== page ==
Indeed; and therefore, though you don't often hear about the 700,000 jobs created in the US in the first five years of NAFTA, from 1993 to 1998, you do hear about the 415,000 really good factory jobs that were lost, mostly in the Rust Belt, where no alternative redevelopment took place; you can say NAFTA took the jobs, but a very big reason no new jobs came to take their place was that the TAA wasn't funded adequately.

The mortgage crisis served the Obama administration as an excuse for raising the annual funding cap (from $220 million in 2002 to $600 million in 2009 and $575 million in 2011), but the TAA extension passed last year in conjunction with the TPP debate cuts it back again, to $450 million. This is not good. These are the programs Clinton says she wants to take a "hard look" at. Hopefully she will be taking a look at the kind of wage insurance program President Obama has been pushing (with almost no attention from the Washington press), which will help laid-off workers undergo on-the-job retraining without starving their families:
On the job training, which is the most effective kind, training that lifts skills and productivity and ultimately wages. [Colby College Professor Lori] Kletzer calculates a program like this would cost the U.S. about $2 billion a year.
Brooks, as ever, doesn't want to know about such things. Loved it when Bill Clinton said unemployed coal miners were "dying of a broken heart", but spare him those numbers! "Don't shoot me, I'm a Chicago history major!"

A daring approach might have been to use the speech to propose a comprehensive drug addiction and mental health agenda.
You might just try to look at the programs she's been pushing since last September. Since Tuesday's speech was in the context of one of her "listening tours" she wanted to emphasize that she'd been listening—not to hurl down another list of bullet points on the subject—hence:
I’m going to take everything I’ve heard these last two days, add it to everything else I've heard over a lifetime and work with leaders like [...] and others to come up with plans.
If what she learned this week makes her want to tweak the comprehensive $10-billion program she's already proposed, she has plenty of time between now and November to let us know.

A more imaginative approach might have been to unfurl a vision to reweave social fabric, the way David Cameron has in Britain.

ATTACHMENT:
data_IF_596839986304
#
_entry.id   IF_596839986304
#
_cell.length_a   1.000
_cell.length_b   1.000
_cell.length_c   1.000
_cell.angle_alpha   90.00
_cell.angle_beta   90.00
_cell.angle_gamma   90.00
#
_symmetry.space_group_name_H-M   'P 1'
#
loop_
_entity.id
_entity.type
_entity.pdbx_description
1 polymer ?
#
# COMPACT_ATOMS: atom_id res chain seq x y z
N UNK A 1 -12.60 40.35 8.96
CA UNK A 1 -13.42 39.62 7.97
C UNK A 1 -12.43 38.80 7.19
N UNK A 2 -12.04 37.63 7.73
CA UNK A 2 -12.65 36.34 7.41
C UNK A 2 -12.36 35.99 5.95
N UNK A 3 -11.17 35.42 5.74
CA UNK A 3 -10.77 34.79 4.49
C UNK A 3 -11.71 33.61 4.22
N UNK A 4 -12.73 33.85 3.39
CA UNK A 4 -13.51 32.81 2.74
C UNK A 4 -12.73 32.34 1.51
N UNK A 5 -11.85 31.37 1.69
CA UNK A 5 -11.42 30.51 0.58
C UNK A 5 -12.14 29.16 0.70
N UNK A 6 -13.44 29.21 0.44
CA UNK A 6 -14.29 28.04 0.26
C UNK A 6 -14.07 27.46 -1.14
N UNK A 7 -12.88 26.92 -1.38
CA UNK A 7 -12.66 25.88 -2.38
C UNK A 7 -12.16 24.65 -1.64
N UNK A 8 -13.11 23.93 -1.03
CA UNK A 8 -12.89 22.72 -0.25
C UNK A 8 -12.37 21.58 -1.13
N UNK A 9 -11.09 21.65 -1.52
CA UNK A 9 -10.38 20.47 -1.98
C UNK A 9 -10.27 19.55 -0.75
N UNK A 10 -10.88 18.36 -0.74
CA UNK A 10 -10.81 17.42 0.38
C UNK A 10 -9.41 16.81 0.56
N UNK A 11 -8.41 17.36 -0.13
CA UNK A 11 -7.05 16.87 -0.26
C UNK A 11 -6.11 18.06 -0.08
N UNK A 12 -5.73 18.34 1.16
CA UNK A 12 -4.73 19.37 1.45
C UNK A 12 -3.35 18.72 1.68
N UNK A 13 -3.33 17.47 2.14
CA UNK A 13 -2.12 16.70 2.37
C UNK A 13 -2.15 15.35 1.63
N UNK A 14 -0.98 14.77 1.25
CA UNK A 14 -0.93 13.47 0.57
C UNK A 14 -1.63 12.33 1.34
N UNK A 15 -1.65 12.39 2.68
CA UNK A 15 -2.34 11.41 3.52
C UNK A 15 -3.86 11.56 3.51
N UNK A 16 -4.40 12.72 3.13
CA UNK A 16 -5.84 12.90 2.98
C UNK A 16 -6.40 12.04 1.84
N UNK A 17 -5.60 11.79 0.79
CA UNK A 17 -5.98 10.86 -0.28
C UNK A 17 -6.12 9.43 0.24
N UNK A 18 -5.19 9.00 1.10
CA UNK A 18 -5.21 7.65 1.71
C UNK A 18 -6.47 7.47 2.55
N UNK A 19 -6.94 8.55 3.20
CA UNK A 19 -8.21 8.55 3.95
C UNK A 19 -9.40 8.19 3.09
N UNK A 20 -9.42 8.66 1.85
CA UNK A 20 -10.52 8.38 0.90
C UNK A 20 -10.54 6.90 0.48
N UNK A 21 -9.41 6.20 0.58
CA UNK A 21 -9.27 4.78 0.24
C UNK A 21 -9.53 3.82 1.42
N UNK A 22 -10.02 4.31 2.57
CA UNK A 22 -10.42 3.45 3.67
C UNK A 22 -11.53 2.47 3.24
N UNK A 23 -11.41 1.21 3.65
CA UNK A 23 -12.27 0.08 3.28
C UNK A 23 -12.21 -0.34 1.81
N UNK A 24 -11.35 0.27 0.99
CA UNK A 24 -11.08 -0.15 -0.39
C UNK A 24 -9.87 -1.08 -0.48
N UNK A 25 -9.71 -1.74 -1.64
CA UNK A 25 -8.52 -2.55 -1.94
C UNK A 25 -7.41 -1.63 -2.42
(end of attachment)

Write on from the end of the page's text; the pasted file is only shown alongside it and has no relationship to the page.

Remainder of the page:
Oh right. Reweaving. The same vision Brooks was trying to sell Republicans in January, but they weren't buying. Cameron and his "Troubled Families" initiative. "Imaginative" is the right word for the approach, since as Jonathan Portes of the National Institute of Economic and Social Research (NIESR) has explained, Cameron's report on the success of the program to date is "pure unadulterated fiction". Fabulation is always the Tory alternative to spending money.

The four phases of Appalachian coal country: far left, the current situation; left, the results of cutting off food and housing benefits; right, the initial stages of the Life Chances Strategy; and far right, it's all better! Image by Katherine Glusica.
A more timely approach would have noted this fact: That for all of American history, people have moved in search of opportunity, but these days we’re just not moving.... Place-based federal anti-poverty programs discourage mobility; if you move in search of opportunity you risk losing your benefits. The government could offer mobility grants to help people get their families from one place to another. It could set up migration zones — helping people find housing and connection in places where jobs are available.
Because what good is reweaving your community if the government doesn't give you resources for running away from it?

That mysterious paragraph is actually the American Enterprise Institute product placement section of the column, in case you were wondering why it's there. There's no special obstacle maintaining unemployment benefits, Medicaid, SNAP, or TANF when you move, depending on what state you move to; the conservative bugbear is employer-sponsored health insurance, which isn't transferable when you change employers (though moving to another state doesn't stop you from continuing to pay for the policy yourself through COBRA).

What they say they want is for health insurance to be "portable", but they're never really able to explain what they mean; what they really want is for the responsibility to be taken away from the employer, where the Affordable Care Act firmly places it, in what is really the Act's most important provisions, which nobody ever talks about; it's one of the sharpest tines on the fork they want to stick into Obamacare.

Not that Brooks has any idea that's what it's about—he's just following his instructions, as ever, as best he can, but probably not doing it quite right...